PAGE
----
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Watersheds - Functions and Management1

S. Shukla2

What Is a Watershed?

The term watershed is often used in discussions about water quality or flood prevention, but most people do not really understand what a watershed is. The definition of a watershed is based on a concept with which everyone is familiar: “Water runs downhill.” A Watershed is a land area whose runoff drains into any stream, river, lake, and ocean. Watershed boundary (e.g., Fig. 1) is the divide separating one drainage area from another. Watersheds may be as small as the portion of a yard draining into a mud puddle or as large as the Mississippi River Basin, which drains 1.2 million square miles. Terms like catchment or drainage basin are also used to refer to watersheds.

Figure 1. 

Caloosahatchee river watershed in Southwest Florida (adapted from USEPA, 2003).


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Where Do We Find Watersheds?

All land area is part of a watershed. Irrespective of whether we live in Florida or any other state or country, we all live in a watershed. You can find the watershed in which you live by browsing a map and looking for the stream located closest to you. If you trace the stream upward to its beginning you will reach the headwaters, whereas if you trace it downward you will eventually reach a larger stream or river, a lake, or the Atlantic Ocean or Gulf of Mexico.

How Does a Watershed Function?

As water flows downhill in small to progressively larger streams and rivers, it moves over land and provides water for urban, agricultural, and environmental needs. The watershed community is made up of everyone who lives there plus all other animal and plant life. The community of humans, plants, and animals depends on the watershed and influence it in some way. Flowing water carries organic debris and dissolved organic matter that provide food and shelter for aquatic life. At the same time, water may also carry pollutants like motor oil, fertilizers, and pesticides. Numerous activities in a watershed have the potential to degrade water quality. There is no “pure” water in nature; all water is “polluted” to some extent. Even in pristine watersheds where water quality is not affected by humans, “natural” pollutant sources are abundant. These include sediment from stream bank erosion, bacteria and nutrients from wildlife, and chemicals deposited by rainfall.

A watershed has five important functions:

  1. It collects water from rainfall;

  2. It stores water of various amounts and for different times;

  3. It releases water as runoff;

  4. It provides diverse sites for chemical reactions to take place; and

  5. It provides habitat for flora and fauna.

The first three functions are physical in nature and are termed hydrologic functions (Fig. 2). The last two are the ecological functions. Human activities affect all the functions of a watershed. For example, when buildings and other impervious areas such as parking lots cover the ground, infiltration decreases and most of the water runs off into collection ditches where stream channel erosion may occur. Furthermore, reduced infiltration may result in less recharge of the groundwater stored in aquifers which supply more than 90% of Florida's drinking needs. With both urban and agricultural land uses, chemicals such as fertilizers and pesticides can mix with rain entering the soil and may reach groundwater, causing pollution of public and private wells.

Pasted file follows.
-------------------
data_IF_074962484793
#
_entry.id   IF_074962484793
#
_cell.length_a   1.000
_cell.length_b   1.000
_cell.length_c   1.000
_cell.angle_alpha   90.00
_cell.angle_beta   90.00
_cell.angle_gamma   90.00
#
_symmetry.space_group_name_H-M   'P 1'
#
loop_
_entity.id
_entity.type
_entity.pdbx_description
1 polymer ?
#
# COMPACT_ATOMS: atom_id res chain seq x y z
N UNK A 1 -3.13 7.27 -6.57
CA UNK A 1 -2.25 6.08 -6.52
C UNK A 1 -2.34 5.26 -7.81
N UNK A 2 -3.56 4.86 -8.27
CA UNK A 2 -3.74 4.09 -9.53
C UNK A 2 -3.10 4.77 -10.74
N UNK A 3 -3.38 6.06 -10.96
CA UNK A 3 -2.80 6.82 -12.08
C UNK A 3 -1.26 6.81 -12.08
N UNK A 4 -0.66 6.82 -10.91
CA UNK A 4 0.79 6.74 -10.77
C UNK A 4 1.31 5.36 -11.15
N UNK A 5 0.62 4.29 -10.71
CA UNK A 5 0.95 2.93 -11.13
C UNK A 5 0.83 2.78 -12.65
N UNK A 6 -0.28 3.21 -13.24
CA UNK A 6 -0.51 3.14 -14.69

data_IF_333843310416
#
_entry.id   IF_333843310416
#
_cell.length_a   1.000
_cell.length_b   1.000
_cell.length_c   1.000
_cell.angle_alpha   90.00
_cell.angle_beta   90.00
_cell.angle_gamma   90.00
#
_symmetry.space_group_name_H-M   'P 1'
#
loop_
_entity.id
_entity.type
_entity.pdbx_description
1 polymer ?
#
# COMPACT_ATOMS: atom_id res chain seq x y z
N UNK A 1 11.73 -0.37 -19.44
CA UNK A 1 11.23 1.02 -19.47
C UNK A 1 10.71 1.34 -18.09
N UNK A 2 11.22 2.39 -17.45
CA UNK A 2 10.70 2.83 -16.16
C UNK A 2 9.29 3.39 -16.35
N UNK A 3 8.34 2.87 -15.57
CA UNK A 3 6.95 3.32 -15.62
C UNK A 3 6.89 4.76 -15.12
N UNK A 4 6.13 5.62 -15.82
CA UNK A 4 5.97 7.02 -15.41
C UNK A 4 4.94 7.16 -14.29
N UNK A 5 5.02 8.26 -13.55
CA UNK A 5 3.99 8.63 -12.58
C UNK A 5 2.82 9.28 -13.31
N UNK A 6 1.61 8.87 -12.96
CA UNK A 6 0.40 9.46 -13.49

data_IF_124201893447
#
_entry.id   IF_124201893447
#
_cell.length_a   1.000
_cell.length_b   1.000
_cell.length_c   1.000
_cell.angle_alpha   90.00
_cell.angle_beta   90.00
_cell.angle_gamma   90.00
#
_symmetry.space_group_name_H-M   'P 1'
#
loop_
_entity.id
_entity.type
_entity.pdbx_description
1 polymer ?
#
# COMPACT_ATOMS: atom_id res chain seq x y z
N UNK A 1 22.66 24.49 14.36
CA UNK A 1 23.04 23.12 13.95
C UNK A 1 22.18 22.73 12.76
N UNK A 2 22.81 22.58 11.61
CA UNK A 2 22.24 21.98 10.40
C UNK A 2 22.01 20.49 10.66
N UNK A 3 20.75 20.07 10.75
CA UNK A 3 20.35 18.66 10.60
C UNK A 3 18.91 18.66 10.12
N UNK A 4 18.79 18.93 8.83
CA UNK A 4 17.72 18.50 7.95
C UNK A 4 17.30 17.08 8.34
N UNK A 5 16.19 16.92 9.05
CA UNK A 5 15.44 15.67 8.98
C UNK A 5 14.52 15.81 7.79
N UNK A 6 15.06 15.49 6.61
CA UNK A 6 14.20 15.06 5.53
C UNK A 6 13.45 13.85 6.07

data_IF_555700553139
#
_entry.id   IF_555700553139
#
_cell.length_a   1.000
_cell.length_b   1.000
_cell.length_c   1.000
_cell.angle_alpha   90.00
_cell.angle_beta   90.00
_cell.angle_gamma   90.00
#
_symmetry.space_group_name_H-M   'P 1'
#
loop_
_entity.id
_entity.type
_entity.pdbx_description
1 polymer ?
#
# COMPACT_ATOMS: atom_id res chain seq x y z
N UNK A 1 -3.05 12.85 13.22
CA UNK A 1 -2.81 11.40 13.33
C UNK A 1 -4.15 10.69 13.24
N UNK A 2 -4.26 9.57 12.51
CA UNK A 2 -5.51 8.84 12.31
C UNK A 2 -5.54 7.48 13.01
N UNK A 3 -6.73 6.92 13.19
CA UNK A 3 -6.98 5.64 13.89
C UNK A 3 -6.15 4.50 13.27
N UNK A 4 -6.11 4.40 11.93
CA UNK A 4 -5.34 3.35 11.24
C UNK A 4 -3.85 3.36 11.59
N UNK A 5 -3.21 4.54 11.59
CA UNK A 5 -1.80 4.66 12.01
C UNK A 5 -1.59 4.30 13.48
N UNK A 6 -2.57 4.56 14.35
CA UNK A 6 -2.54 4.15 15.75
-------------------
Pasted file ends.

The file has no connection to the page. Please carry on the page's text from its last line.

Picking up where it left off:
Figure 2. 

Hydrologic cycle in a watershed (Modified from SFWMD, 2004).


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Florida's Watersheds

Florida's watersheds are unique. Before 1845, much of the state was considered to be swampland because it was naturally covered with water at least part of the year. Florida was thought to have too much water. Beginning in 1845, several engineering programs were initiated to:

  1. Drain the swamps to make way for houses and farming;

  2. Cut canals to facilitate drainage and to make navigation faster and safer; and

  3. Hold back flood water.

With continued drainage the focus has shifted from "having too much water" to currently not having enough water in several watersheds of Florida. While drainage and flood control are still issues in several watersheds, new problems related to water have emerged in most watersheds. These include mainly water supply planning and surface and groundwater quality issues.

While drainage and flood control are still issues in several watersheds, these concerns have been overtaken by water supply planning and surface and groundwater quality issues.

For the purposes of water supply planning and water quality protection, Florida has been divided into five large basins:

  1. Northwest;

  2. Suwannee River;

  3. St. Johns River;

  4. Southwest; and

  5. Kissimmee-Everglades (Fig. 3).

To manage these regions, five "Water Management Districts" were created with similar names, except that the Kissimmee-Everglades District was called the South Florida Water Management District (Fig. 3). The soils, vegetation, wild life, and climatic conditions for these basins vary considerably from Suwannee watershed in the north to the Everglades watershed in south (Fig. 4).

Figure 3. 

Five major basins of Florida (from SFWMD, 2004).